WASHINGTON (PNN) - December 26, 2018 - Washington's decision to drop out of the Intermediate Range Nuclear Forces Treaty (INF) has fueled speculation about the return of a full-blown, Cold-War style nuclear arms race, as Russia has reflexively threatened to build up its tactical defenses along Europe's periphery in the face of what's expected to be a buildup of Amerikan intermediate-range arms.
But whatever happens between the two nuclear superpowers, Germany wants no part of it.
German Foreign Minister Heiko Maas warned this week that the Fascist Police States of Amerika better not be thinking about stationing its intermediate-range missiles in Germany - or anywhere in Europe, for that matter. For the last 30 years, the treaty has prohibited stationing intermediate-range arms in Europe. Any push to change that would almost certainly be met with widespread resistance in Germany, Maas said, so as to avoid a scenario where Europe is put in the middle of a tug-of-war between Russia and the FPSA.
Maas said, "The deployment of new medium-range missiles would meet with widespread resistance in Germany."
The FPSA is set to quit the 30-year-old INF treaty with Russia, which has been preventing Washington from stationing such missiles in Europe. Both countries accuse each other of violating the treaty, and both deny any wrongdoing on their own part.
"By no means should Europe become the scene of a debate on weapons build-up," said Maas.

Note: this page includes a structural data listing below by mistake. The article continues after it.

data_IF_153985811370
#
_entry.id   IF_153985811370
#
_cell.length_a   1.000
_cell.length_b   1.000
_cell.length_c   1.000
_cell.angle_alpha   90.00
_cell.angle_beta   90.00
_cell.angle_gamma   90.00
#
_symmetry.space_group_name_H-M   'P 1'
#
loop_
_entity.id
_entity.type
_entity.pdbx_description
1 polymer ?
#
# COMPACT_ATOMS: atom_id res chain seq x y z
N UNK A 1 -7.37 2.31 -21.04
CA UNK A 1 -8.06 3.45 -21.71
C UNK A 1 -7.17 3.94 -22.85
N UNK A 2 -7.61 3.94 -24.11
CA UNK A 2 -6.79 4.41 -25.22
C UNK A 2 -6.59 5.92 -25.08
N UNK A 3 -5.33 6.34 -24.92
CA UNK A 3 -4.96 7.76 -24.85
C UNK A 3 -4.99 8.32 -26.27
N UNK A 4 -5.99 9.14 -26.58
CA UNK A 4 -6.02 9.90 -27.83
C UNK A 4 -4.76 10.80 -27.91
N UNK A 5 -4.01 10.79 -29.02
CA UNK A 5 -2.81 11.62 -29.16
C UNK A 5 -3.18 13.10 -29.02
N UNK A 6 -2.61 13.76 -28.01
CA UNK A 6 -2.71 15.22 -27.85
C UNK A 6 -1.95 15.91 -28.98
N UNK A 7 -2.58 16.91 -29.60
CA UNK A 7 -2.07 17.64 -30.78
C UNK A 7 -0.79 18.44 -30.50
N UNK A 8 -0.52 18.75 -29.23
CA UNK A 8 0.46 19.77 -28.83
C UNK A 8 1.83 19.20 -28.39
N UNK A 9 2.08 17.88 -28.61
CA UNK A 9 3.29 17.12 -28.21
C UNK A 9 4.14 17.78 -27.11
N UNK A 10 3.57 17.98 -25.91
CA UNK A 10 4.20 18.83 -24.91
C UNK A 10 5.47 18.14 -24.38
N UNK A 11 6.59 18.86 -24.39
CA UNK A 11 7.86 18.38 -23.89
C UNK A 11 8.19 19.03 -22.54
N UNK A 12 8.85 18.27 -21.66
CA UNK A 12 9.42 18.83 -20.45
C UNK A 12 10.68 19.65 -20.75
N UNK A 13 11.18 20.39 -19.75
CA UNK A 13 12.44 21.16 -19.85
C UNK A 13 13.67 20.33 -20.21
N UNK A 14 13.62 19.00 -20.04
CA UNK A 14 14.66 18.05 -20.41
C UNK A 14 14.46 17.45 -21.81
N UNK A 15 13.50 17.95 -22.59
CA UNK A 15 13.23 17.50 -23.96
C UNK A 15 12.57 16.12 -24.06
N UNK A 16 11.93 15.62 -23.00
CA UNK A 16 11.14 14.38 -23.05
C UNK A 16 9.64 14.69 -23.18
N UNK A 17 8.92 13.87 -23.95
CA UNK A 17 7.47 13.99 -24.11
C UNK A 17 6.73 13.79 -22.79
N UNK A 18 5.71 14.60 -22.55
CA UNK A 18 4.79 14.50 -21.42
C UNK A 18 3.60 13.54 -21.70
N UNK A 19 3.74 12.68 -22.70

Deploying nuclear weapons in response to supposed treaty violations is Cold War-era logic, the German diplomat believes.
"Nuclear armament is certainly the wrong answer," he said. "The policy of the 80s does not help to answer the questions of today."
The FPSA announced in October that it planned to withdraw from the treaty after accusing Russia of repeatedly violating its terms (though the looming military threat posed by China, which isn't bound by the treaty, was widely speculated to be an ulterior motive for the decision to withdraw). Earlier this month, the FPSA warned Russia that it would have 60 days to comply with the treaty to prevent the FPSA from quitting.
Russia, in turn, has accused the FPSA of violating the treaty.
The FPSA is accusing Russia of building missiles prohibited by the INF treaty, while Moscow says Amerikan missile defense systems already stationed in Eastern Europe can easily be converted into offensive ballistic missile launchers.
But Russian Deputy Foreign Minister Sergey Ryabkov insinuated that the FPSA's "final offer" is merely a face-saving pretext, as Washington already informed the Kremlin that the decision to withdraw was final, and would not be reversed.
In the latest sign that the FPSA's decision to kill INF would have wide-ranging repercussions for national security, Russia President Vladimir Putin said during his marathon end-of-year press conference that "there are no talks" so far between the FPSA and Russia to renew the New START arms control treaty, another landmark arms control measure, which is set to expire in 2021.